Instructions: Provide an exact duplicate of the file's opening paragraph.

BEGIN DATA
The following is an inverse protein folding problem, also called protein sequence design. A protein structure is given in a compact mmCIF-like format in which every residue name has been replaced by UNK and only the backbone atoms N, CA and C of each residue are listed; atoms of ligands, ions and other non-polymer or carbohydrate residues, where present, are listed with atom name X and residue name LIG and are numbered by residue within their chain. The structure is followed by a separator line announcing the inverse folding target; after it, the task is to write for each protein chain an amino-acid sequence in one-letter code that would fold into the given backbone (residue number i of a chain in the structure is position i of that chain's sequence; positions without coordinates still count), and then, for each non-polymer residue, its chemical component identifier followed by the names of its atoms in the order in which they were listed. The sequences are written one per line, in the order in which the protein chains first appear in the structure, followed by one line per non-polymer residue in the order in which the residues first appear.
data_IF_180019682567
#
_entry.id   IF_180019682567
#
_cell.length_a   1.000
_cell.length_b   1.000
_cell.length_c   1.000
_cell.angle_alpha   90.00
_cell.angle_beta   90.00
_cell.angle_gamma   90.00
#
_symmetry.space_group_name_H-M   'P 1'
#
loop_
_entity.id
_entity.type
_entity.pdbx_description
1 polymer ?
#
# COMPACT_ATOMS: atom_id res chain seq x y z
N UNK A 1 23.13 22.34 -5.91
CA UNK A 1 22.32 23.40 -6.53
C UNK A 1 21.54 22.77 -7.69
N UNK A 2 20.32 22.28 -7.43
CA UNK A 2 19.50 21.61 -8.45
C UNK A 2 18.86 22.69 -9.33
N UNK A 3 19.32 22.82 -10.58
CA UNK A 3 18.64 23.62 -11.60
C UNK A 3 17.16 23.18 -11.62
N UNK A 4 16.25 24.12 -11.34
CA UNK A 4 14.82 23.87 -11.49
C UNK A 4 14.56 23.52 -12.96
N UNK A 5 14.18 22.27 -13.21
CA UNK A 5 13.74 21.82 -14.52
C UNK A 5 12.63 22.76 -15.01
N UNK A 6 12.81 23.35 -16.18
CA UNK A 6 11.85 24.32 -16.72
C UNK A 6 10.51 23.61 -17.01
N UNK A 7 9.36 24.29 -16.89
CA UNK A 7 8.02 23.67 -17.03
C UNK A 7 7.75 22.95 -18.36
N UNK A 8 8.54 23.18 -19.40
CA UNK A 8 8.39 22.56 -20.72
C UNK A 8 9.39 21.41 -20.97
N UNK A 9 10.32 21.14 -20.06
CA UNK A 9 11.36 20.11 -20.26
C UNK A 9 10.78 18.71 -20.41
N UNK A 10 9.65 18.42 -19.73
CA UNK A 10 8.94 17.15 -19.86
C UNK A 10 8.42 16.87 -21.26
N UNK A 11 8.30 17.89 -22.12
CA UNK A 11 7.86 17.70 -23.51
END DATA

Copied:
The following is an inverse protein folding problem, also called protein sequence design. A protein structure is given in a compact mmCIF-like format in which every residue name has been replaced by UNK and only the backbone atoms N, CA and C of each residue are listed; atoms of ligands, ions and other non-polymer or carbohydrate residues, where present, are listed with atom name X and residue name LIG and are numbered by residue within their chain. The structure is followed by a separator line announcing the inverse folding target; after it, the task is to write for each protein chain an amino-acid sequence in one-letter code that would fold into the given backbone (residue number i of a chain in the structure is position i of that chain's sequence; positions without coordinates still count), and then, for each non-polymer residue, its chemical component identifier followed by the names of its atoms in the order in which they were listed. The sequences are written one per line, in the order in which the protein chains first appear in the structure, followed by one line per non-polymer residue in the order in which the residues first appear.